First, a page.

Saturday, March 12, 2011

Prairie Joy

I believe that one of the most under-utilized roses for Midwestern and Northern climates must be "Prairie Joy," the bright pink, double shrub rose introduced in 1990 ('Prairie Princess' X 'Morden Cardinette') from  the Morden Research Center in Manitoba Canada.  Although many sources list it as being in the Parkland series, the Ag Canada publication Winter-Hardy Roses (2000) lists it as belonging to the "Other" series and states it was the first hedge rose released from Morden. I obtained it over a decade ago from a source I've since forgotten and I've only seen it growing in my own garden.  And I'm tellin' ya that y'all don't know wat'cher missing, y'hear?

'Prairie Joy', 1st bloom cycle
She's taller in my Flint Hill's garden than her reputation, growing in a nice vase-like shape for me about 6 feet tall by 4 foot wide with tall, strong single canes. She's listed at being about 3-4 feet tall by 4 feet wide by Ag Canada, so the hot Kansas summers seem to benefit her growth.  Ag Canada also states that her general form is "round," but she is definitely a dense vase for me. What Ag Canada got correct for Kansas was the arching nature of the bush: she sprawls over her neighbors unless you tie her up.  My tendency has been to tie the long canes together in Winter so they don't whip themselves to death. I let her sprawl a bit early in Spring so that more flower buds are produced along the canes, and  then I tie her back up in the middle just before flowering to tidy up for flowering.  And what a show she gives.  This is a rose that blooms in repeated cycles for me, with later cycles of bloom almost as prolific as the year's first.   In the interest of full disclosure, Ag Canada, in a colder climate, lists 'Prairie Joy' as having a good first flush with only sporadic later blooms. You can see proof that I at least get a good flush of repeat bloom as the daylilies bloom in July in the picture below.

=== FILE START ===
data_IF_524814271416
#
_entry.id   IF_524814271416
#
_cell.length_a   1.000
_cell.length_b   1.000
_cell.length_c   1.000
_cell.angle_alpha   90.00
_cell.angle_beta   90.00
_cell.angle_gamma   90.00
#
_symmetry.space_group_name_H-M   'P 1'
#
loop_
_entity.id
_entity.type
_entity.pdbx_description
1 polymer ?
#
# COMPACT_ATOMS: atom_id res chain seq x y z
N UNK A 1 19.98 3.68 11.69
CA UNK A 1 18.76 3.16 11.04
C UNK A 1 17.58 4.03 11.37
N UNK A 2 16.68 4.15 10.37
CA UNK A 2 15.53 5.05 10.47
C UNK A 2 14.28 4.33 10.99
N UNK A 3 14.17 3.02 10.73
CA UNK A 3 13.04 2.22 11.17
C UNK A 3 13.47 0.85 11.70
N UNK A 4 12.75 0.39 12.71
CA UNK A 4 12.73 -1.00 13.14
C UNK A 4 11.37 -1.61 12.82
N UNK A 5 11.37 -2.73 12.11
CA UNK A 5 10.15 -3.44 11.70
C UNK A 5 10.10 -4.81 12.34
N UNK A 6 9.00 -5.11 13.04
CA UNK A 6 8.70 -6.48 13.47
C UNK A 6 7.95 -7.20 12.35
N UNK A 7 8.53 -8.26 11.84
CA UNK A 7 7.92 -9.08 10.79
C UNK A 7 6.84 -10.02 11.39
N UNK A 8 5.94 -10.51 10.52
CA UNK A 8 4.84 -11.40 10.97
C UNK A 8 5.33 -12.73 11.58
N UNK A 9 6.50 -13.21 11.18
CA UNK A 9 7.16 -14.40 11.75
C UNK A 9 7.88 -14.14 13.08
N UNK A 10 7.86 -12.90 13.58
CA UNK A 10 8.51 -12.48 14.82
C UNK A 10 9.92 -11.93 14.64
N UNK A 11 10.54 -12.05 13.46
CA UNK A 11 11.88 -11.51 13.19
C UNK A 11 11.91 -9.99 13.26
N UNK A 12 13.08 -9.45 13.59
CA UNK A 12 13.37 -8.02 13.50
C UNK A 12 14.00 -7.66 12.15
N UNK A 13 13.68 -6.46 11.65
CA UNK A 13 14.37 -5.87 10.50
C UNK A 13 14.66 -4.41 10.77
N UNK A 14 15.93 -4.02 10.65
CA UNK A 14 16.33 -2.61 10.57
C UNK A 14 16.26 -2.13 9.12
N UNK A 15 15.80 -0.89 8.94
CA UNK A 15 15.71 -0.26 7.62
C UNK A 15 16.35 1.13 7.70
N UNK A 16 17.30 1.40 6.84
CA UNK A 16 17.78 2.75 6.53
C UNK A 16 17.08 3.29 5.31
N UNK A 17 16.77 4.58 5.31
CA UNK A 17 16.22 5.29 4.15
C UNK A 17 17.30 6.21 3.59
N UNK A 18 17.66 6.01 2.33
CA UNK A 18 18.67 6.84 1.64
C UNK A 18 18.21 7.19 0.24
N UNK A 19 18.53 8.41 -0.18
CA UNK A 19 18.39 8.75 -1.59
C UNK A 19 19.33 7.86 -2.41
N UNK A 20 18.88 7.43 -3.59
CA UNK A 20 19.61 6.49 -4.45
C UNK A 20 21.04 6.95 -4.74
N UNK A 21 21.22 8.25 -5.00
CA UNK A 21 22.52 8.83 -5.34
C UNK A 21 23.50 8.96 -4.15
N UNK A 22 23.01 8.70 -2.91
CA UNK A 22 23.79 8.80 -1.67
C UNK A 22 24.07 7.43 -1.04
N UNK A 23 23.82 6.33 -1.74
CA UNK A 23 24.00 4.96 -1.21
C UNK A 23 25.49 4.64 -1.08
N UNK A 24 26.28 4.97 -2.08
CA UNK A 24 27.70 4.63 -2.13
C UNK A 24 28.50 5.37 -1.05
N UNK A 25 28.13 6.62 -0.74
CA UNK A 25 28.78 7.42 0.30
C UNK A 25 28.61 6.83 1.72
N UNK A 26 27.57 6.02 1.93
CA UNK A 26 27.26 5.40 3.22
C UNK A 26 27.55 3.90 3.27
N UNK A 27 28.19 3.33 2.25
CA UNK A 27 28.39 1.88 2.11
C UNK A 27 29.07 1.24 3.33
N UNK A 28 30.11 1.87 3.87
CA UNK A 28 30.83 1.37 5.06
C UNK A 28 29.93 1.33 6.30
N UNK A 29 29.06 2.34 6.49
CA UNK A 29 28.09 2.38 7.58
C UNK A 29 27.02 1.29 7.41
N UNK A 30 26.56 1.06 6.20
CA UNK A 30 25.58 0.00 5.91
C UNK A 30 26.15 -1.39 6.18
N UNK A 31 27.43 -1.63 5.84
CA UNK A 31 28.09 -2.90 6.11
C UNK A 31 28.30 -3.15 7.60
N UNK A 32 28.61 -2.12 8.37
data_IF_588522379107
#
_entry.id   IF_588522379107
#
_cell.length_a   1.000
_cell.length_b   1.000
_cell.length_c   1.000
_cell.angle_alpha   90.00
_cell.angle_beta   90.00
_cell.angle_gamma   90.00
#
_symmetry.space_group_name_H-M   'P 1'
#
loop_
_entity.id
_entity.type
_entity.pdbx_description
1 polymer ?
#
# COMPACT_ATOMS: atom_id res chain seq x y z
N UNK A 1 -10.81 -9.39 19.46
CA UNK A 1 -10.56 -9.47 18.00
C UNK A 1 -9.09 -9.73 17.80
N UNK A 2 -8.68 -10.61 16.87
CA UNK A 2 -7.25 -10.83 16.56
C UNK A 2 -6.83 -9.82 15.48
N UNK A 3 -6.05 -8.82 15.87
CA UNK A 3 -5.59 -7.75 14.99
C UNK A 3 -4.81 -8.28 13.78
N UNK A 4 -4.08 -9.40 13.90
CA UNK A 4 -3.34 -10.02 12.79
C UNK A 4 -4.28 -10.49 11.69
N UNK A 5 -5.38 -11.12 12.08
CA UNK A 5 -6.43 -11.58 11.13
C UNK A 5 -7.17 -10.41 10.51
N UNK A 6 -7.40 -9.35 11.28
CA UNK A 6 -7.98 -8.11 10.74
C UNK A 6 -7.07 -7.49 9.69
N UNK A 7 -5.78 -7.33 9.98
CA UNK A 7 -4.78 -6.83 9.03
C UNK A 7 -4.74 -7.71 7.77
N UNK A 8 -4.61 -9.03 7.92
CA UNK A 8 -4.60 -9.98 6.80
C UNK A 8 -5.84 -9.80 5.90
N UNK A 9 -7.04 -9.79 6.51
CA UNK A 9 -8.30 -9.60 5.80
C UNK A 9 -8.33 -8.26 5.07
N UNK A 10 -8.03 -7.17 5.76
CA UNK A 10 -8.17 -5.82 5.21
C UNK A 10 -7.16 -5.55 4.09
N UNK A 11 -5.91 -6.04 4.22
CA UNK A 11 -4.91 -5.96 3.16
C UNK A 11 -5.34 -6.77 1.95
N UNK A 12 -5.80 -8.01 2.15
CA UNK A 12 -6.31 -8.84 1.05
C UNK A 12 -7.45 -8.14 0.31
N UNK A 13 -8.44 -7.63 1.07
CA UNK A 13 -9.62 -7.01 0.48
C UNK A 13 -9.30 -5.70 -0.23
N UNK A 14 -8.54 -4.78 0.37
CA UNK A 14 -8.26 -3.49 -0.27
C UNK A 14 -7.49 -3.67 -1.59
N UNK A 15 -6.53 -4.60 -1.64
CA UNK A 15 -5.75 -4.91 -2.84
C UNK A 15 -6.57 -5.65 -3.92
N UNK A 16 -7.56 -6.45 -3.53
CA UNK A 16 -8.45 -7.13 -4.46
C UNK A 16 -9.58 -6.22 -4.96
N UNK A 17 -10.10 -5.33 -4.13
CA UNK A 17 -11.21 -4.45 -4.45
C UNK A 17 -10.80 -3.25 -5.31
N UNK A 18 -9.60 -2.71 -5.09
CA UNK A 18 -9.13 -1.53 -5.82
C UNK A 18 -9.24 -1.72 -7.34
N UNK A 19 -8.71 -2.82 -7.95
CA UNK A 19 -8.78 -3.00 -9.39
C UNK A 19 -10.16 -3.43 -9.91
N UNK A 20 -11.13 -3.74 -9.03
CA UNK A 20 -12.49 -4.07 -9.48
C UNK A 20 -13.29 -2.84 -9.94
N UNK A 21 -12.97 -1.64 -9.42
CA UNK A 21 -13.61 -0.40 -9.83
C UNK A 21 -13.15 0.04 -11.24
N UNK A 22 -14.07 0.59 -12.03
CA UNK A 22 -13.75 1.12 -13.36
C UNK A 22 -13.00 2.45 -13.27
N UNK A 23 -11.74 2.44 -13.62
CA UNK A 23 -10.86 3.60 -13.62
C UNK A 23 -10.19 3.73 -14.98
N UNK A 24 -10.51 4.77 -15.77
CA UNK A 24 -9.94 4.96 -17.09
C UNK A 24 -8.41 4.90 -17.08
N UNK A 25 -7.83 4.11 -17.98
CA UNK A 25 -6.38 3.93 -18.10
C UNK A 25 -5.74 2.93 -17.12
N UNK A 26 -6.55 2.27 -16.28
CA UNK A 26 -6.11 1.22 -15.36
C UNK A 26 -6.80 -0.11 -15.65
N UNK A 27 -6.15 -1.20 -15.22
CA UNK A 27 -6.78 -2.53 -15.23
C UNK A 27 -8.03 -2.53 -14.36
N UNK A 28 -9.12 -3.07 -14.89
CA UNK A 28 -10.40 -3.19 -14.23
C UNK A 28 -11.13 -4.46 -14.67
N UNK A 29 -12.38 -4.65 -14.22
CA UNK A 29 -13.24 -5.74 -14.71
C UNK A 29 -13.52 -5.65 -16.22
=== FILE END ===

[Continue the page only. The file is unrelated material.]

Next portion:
'Prairie Joy', 2nd bloom cycle
'Prairie Joy' is pretty thorny, and as I said, she likes to bend over and grab passersby, so you'll want to tie her up if she's near a walkway to make her behave.  The luminous medium pink color blends well with most other hues except the purplish-pink rugosas, and the color fades slowly to light pink.  She blooms in clusters of 1-6 and the blooms average 40 petals.  After a bloom flush, the petals fall so clean from the bush that you'll think there has been a wedding in the area.  'Prairie Joy' has dark green leaves that are very resistant to powdery mildew and blackspot.  I never spray her and the leaves stay on in the heat of the summer clear to the bottom of the bush.  She is very winter-hardy as well; Zone 3 according to most sources, but Zone 2 according to Ag Canada.  Another plus for this bush is that there has been absolutely no suckering or spread beyond her nice vaselike form.  Her fragrance, to my nose, is mild and sweet.

So, my fellow rosarians, you may not live on the prairie, but take a chance on 'Prairie Joy'.  She is not only good for cold winter nights, she can bring you joy in the hot summer sun as well.

1 comment:

  1. I live in Edmonton, Alberta and I loves me Prairie Joy! I have her centre stage surrounded by lower more compact roses. She really is a joy. I have found the blooming is a little less in her 2nd bloom, but still pretty darn good!


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